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Next Best Thing Magic Dad: Truth and Illusion on "Pushing Daisies"

It seems like it's been months since we've gotten a new episode of Pushing Daisies, though it's really only been three weeks. (In the rarefied world of Daisies, that's like a lifetime for those of us craving a piece of narrative pie from The Pie Hole.)

Suffice it to say, I found myself positively salivating for the series' quirky sweetness during the "previously on" montage at the start of this week's episode of Pushing Daisies ("Oh Oh Oh... It's Magic"), a delightful confection that had Ned and the gang investigating the murders of the animal assistants of The Great Herrmann, a.k.a. Herman Gunt (guest star Fred Willard), a stage magician who had become the surrogate father for Ned's own half-brothers Ralston and Maurice. (Where do the writers come up with these delightful names?)

Written by Kath Lingenfelter (who was hired on Daisies, according to creator Bryan Fuller, on the strength of a sample piece about a man with pork chop hands), this week's installment was an episode filled to the brim with guest stars aplenty, from Willard to Kerri Kenney-Silver (Reno 911!) and Stephen Root (Office Space). What more could you possibly want, save maybe a glass of cold milk with which to wash that down?

I absolutely loved Ned's abhorrence of all things magical as evidenced by his acid reflux symptoms every time the word "magic" was mentioned and how this tied into his own abandonment by his neglectful father (and that of Maurice and Ralston during an actual magic performance). For a man with seemingly magical abilities, it's an interesting paradox that he should find slight-of-hand so unseemly but be (relatively) at ease with his own extraordinary powers. I think it incredibly inventive of the writers to throw two very needy twin half-brothers at the relationship-phobic Ned. After all, he might be able to bring dead people to life with barely a touch, but the Pie Maker can't seem to stand human contact with the living. Could the twin illusionists melt the frost around Ned's heart? Unlikely, but I relished seeing him thrust into the role of explaining his own father's actions.

Speaking of Ned's father, just what is his old friend Dwight Dixon up to and why does he need the three pocket watches he, Ned's father, and Charles Charles had during their time as UN Peacekeepers? Hmmm. Dwight inched his way closer to uncovering a secret from the very first episode of Pushing Daisies: namely that there was no body in the grave of lonely tourist Charlotte Charles and therefore no pocket watch to be had. While it's clear that Dwight doesn't know Chuck and Ned's secret, the mere fact that he's digging around (quite literally) could prove to be disastrous, especially if he learns that Chuck is actually out and about among the living... and armed with that coveted pocket watch.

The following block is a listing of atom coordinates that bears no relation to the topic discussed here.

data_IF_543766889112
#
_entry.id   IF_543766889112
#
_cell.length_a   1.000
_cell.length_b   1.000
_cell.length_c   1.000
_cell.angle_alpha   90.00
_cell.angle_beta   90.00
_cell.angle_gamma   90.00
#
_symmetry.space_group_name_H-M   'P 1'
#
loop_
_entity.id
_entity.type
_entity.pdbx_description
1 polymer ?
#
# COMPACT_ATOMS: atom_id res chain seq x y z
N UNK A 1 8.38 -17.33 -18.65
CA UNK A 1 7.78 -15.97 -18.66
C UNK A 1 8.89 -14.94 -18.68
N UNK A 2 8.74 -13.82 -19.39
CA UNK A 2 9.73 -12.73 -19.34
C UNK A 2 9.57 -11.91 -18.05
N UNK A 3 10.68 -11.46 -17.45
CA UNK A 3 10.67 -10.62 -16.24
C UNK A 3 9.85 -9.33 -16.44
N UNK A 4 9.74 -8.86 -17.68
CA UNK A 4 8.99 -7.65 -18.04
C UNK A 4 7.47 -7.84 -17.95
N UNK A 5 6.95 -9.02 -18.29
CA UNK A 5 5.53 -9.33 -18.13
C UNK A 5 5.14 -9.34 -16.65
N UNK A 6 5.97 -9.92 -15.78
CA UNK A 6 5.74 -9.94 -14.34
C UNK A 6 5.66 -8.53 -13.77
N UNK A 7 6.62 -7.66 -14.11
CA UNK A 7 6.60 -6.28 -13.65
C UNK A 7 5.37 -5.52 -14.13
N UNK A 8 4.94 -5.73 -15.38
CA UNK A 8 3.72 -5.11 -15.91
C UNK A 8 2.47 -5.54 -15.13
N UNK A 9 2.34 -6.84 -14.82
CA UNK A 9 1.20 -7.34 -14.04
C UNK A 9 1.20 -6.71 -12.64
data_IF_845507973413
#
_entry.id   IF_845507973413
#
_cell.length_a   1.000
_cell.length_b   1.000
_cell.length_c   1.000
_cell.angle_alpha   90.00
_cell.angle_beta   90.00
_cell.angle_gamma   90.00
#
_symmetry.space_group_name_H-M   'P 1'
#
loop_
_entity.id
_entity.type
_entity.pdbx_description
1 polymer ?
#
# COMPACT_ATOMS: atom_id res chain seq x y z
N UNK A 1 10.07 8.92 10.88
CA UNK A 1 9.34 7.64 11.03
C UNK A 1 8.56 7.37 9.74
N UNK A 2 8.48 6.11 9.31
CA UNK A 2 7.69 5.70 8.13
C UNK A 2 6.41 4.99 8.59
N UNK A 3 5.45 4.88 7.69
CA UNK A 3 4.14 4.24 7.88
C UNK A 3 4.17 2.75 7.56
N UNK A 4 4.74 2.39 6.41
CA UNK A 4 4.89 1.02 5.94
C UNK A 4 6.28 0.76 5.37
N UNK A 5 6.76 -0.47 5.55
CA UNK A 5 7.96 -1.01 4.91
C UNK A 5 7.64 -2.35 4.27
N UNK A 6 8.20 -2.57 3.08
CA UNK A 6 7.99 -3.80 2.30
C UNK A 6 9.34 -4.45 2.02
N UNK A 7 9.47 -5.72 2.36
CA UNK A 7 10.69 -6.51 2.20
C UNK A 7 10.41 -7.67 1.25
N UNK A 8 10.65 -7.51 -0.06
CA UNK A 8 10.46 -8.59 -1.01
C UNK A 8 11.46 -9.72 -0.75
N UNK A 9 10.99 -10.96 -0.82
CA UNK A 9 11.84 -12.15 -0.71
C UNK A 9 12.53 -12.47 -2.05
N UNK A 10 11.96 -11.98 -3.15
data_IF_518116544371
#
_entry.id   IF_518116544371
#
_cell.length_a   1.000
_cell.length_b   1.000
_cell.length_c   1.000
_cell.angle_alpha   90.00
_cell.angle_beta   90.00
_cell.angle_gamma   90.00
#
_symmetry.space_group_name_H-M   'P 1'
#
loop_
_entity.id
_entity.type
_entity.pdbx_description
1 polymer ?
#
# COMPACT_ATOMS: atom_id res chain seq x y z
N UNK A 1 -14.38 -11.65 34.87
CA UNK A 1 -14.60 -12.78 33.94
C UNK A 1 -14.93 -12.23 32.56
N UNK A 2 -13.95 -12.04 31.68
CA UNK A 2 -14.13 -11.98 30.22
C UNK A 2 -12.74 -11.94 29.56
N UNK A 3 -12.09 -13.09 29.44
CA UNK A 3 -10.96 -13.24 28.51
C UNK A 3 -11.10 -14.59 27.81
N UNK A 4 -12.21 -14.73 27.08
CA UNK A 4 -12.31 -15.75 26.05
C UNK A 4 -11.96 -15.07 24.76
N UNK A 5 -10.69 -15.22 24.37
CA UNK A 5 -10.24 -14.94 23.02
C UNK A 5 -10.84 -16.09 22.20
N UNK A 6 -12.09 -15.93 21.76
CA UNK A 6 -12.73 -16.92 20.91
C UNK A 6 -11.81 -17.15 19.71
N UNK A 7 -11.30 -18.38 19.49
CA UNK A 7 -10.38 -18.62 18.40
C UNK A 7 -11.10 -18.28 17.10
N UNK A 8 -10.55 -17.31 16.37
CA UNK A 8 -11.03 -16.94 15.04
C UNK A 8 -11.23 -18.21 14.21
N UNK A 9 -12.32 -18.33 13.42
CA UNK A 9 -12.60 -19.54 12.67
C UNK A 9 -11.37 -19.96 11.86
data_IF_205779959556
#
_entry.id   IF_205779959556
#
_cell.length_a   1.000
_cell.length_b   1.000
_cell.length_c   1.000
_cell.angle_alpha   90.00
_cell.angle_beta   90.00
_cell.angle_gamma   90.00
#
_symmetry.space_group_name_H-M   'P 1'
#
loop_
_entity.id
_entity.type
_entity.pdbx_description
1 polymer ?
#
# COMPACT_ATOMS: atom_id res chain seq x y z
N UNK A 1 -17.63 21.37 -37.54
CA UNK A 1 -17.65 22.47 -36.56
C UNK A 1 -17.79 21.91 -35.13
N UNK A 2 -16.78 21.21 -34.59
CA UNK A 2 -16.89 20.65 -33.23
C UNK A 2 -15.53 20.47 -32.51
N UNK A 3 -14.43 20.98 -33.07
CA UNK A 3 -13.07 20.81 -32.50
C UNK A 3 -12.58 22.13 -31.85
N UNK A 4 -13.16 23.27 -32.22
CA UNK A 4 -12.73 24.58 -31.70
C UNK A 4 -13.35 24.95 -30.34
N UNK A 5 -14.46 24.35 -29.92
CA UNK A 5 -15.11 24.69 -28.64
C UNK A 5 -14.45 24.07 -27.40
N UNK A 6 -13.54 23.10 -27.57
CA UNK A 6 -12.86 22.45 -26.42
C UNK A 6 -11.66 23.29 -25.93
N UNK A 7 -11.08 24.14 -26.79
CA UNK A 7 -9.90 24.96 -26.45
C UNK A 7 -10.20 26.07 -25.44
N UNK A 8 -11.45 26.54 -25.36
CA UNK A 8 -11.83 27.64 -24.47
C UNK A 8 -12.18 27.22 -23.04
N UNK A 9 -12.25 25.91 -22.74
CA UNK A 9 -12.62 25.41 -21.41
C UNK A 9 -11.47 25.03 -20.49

Meanwhile, he's cozying up to Aunt Vivian, who seemed to thrill at the mere prospect of an illicit date with a man her sister disapproves of, a man who also knows Lily's decades-old secret about being the birth mother to Chuck. Something tells me that it's only a matter of time before poor Vivian learns the truth about Chuck's parentage and it won't be pretty.

What did I love? Herrmann's "I'm not made of hugs" line; Chuck putting on various accents to try and get Lily to admit on the phone that she gave birth to a child; Cementia; Olive turning the wrong way (towards Emerson) to tell Chuck that the twins were "magically delicious"; Herrmann allowing the gang to call him "Great" and expressing his tiredness with the twins' neediness; Vivian's "emotional or federal?" line to Dwight upon learning that he was in prison; the Geek accidentally regurgitating the kitten after Ned and Olive spring their trap on stage; and Emerson referring to Maurice and Ralston as the "Wonder Twins" and them offering to copy Herrmann's book for Alexandria.

But the cream was the conversation between Lily and Olive at the episode's end, in which Olive engages in a role playing exercise where she pretends to be Chuck asking her birth mother for the truth... while all the while Chuck listens in and gets to ask her own burning questions to Lily. A trick to beat all other tricks, conjured up by Ned. Who says that the Pie Maker doesn't believe in magic?

Next week on Pushing Daisies ("Robbing Hood"), the gang investigates the suspicious death of a millionaire who may have been killed by a modern day Robin Hood or his gold-digging young widow; Lily is irate when Vivian and Dixon begin spending more time together.


R.A. Porter said…
I especially liked that Anna Friel's fake British accent was so bad, as opposed to British Anna Friel's real British accent.
Fred Willard was fantastic as The Great Herrmann. I loved how he kept warning Ned about the twins' neediness and I especially loved his "I'm not made of hugs" line to Olive. Excellent casting!
Unknown said…
Wow, am I going to miss this show!

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